Nelson had been diagnosed with fetal alcohol syndrome at age 41, with that playing a key role in her health decline.

She underwent brain surgery in 2013 and thought she would return to her old life.

“I had lived 41 years not knowing anything was wrong with my brain. The rug was literally ripped from underneath me on a day off from work,” Nelson explained to East Idaho News last year. “I awoke and discovered I could hardly speak or walk. Four days in the neuro department of the hospital and my life was never the same.”

Jana Nelson noticed symptoms in 2017 after friends and family pointed out her personality had changed. She was repeating the same questions and sentences — she thought she had just become forgetful. Jana Nelson / SWNS
Jana Nelson noticed symptoms in 2017 after friends and family pointed out her personality had changed. She was repeating the same questions and sentences — she thought she had just become forgetful. Jana Nelson / SWNS

Nelson said before her symptoms began, she was a “very knowledgeable person,” quick-witted, decisive and confident.

A psychology major, she ran a business managing mixed martial arts fighters.

But in 2017, she slowly began experiencing symptoms that prompted her husband, Kenny, 55, a nuclear reactor supervisor and her counselor, to encourage her to see a doctor.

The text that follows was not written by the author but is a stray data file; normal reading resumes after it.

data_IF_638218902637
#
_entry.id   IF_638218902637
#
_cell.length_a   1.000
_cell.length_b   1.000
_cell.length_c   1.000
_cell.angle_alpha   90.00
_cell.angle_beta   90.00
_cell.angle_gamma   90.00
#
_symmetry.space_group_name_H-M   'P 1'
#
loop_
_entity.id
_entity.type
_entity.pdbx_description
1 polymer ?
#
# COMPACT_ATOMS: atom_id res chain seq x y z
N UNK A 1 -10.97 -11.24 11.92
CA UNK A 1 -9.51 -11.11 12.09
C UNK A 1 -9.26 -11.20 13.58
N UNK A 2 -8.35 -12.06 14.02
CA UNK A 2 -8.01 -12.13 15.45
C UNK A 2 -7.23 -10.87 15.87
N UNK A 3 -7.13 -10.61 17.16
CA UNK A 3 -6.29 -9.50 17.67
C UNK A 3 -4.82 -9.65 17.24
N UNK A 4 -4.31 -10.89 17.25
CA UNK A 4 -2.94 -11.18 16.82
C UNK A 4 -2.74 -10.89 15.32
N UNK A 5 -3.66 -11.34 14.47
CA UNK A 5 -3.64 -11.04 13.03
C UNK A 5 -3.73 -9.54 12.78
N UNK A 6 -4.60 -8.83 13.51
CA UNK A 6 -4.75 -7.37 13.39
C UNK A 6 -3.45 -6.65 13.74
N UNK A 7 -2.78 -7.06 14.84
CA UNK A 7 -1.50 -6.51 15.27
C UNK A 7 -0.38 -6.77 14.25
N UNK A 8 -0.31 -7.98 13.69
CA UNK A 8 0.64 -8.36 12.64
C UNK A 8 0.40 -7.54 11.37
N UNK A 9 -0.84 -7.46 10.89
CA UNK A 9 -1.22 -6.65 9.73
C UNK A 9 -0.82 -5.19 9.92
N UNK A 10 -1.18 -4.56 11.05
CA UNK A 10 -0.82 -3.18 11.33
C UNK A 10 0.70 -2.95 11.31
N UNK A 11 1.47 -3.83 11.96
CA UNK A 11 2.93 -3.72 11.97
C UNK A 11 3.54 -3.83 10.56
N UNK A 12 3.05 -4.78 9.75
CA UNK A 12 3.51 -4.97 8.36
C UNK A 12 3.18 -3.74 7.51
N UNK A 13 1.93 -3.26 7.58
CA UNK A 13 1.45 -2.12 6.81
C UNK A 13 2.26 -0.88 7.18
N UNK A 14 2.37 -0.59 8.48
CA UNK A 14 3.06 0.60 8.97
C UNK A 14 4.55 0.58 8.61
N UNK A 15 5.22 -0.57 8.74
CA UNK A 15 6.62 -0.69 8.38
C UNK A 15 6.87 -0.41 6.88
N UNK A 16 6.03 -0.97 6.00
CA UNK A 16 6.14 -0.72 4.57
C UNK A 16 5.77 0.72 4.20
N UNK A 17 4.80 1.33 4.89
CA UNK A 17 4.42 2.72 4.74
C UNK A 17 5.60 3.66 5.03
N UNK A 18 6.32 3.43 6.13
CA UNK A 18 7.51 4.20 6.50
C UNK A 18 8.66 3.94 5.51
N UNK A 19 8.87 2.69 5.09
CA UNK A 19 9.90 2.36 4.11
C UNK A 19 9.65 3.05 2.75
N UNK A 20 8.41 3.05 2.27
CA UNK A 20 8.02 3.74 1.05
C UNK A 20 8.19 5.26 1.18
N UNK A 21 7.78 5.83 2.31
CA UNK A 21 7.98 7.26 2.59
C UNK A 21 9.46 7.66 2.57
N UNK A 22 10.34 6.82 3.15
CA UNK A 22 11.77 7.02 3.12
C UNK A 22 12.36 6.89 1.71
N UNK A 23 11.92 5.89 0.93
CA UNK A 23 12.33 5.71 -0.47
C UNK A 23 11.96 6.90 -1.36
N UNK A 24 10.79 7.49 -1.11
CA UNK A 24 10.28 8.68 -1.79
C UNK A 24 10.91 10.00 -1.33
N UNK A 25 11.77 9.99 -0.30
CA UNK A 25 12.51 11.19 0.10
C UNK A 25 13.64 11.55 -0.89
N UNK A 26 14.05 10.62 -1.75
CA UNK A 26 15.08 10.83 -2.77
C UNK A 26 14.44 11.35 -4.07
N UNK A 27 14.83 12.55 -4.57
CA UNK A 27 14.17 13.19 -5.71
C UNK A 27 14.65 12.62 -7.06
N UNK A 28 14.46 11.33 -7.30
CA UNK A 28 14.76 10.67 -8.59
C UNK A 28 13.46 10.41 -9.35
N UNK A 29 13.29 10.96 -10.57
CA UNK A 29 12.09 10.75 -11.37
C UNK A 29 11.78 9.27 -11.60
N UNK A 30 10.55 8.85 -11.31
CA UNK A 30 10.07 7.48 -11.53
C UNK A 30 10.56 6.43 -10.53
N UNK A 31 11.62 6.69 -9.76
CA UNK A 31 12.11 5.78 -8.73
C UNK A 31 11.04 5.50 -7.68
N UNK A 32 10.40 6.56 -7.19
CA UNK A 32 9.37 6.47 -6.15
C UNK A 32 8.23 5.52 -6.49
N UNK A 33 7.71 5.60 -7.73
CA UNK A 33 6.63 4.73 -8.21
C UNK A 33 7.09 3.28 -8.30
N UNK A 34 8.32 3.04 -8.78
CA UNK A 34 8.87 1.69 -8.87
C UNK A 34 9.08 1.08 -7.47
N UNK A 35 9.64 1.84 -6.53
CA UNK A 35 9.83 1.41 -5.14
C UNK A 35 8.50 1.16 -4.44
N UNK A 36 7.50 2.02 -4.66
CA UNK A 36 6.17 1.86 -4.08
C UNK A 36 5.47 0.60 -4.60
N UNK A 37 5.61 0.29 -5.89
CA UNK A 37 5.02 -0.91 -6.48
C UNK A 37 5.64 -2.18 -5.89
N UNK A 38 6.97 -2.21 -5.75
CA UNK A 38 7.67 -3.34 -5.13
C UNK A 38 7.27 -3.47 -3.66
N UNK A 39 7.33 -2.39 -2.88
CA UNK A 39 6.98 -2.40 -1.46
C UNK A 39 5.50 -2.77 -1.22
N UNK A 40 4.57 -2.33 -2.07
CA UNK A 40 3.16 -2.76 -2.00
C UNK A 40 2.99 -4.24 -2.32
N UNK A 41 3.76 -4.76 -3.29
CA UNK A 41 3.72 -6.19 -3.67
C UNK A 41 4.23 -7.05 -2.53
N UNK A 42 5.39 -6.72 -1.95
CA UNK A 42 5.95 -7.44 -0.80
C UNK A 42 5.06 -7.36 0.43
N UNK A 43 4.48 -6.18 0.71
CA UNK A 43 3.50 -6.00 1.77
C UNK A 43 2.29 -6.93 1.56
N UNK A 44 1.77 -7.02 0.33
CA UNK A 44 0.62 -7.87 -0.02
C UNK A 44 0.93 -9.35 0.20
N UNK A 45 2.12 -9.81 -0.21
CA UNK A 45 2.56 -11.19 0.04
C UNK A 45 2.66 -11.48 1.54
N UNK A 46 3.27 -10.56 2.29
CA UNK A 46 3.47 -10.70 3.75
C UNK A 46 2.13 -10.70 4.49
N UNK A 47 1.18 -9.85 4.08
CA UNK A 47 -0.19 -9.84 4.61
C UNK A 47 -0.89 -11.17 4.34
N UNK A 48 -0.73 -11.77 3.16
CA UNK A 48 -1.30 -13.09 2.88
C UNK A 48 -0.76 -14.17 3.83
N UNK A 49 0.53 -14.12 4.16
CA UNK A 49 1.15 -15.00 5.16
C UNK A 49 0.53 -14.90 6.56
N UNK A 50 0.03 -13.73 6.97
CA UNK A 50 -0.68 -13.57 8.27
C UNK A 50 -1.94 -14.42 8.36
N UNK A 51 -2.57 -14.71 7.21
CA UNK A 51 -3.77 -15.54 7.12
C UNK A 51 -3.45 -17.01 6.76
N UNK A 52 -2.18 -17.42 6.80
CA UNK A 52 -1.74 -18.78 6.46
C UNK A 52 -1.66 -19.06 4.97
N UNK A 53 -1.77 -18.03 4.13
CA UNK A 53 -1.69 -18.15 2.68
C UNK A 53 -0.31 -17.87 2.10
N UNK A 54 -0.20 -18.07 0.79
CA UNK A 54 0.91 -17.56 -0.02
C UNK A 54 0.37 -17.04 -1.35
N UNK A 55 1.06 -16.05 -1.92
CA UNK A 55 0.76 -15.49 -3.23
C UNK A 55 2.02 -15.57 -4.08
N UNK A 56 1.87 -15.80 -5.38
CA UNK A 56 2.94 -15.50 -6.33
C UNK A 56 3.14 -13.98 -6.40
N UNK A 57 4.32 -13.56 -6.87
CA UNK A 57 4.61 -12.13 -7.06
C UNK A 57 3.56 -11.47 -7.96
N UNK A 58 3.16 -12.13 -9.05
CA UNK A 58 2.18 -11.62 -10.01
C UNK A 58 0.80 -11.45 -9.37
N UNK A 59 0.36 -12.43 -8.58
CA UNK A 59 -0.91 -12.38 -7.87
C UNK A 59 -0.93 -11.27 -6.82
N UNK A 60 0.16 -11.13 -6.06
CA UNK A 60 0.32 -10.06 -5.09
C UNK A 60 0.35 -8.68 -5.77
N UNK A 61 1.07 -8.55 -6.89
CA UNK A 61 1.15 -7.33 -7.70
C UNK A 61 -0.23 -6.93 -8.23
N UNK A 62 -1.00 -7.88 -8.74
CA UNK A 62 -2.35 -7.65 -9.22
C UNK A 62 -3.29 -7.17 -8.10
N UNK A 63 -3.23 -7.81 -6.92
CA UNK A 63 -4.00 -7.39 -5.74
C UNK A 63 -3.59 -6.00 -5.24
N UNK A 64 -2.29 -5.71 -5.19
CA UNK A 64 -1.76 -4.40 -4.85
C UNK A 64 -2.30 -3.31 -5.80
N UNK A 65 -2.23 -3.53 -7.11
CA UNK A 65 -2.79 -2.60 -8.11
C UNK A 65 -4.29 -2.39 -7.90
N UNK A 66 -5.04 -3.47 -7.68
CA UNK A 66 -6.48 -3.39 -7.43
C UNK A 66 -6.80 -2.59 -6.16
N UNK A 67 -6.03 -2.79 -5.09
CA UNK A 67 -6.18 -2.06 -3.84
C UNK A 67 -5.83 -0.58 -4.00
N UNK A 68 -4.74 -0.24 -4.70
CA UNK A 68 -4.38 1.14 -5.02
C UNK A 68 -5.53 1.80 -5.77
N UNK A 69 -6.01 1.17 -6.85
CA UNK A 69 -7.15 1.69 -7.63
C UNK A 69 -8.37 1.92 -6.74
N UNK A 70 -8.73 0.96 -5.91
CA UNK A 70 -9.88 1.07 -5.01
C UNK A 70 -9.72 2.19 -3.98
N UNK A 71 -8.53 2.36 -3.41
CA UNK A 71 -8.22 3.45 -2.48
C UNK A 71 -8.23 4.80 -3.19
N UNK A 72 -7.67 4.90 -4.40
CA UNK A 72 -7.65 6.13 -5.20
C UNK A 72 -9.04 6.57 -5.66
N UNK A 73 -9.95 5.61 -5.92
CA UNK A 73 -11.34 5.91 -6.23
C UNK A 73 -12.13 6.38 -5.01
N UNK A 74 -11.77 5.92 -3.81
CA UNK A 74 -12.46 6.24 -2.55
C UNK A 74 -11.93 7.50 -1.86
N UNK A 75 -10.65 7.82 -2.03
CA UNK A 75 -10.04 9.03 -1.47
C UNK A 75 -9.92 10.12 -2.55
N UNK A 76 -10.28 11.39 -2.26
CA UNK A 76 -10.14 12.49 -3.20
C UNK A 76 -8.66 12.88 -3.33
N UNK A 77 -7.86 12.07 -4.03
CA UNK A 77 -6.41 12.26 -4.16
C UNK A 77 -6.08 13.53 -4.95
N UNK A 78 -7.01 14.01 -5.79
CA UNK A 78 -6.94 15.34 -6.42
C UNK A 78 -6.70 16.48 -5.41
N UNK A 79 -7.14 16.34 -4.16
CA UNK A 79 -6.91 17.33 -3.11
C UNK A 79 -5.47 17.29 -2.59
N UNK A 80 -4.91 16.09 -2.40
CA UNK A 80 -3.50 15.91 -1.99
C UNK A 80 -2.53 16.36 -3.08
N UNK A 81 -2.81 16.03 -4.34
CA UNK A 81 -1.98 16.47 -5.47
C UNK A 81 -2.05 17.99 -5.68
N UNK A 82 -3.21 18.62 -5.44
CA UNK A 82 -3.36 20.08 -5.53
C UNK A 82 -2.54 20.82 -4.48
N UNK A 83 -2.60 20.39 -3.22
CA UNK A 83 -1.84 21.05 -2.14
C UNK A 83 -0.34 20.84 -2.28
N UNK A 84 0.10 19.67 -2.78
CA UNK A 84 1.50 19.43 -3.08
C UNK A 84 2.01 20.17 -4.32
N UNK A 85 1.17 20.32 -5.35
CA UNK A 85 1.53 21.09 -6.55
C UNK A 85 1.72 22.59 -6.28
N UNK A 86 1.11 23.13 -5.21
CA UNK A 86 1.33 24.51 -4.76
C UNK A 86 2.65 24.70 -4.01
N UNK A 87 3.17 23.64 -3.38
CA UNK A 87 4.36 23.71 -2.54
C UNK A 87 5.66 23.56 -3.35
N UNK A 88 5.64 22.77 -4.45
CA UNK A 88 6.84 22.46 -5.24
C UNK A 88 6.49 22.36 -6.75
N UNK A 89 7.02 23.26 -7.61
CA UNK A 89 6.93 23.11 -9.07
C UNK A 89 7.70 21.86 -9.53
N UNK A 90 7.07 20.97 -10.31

“I couldn’t keep my balance and also began to really struggle with problem-solving. I just knew something was wrong,” Nelson reflected. “It also became really hard for me to calm down if I had a mood swing — which really wasn’t normal for me.”

Her husband, Kenny (right), 55, a nuclear reactor supervisor and her counselor, encouraged her to see a doctor. Jana Nelson / SWNS
Her husband, Kenny (right), 55, a nuclear reactor supervisor and her counselor, encouraged her to see a doctor. Jana Nelson / SWNS

Nelson went to the hospital for two days of intensive tests.

She was told to solve number problems, remember flashing light patterns, and name different colors — she quickly became frustrated and scared after not being able to complete them as well as she thought she would.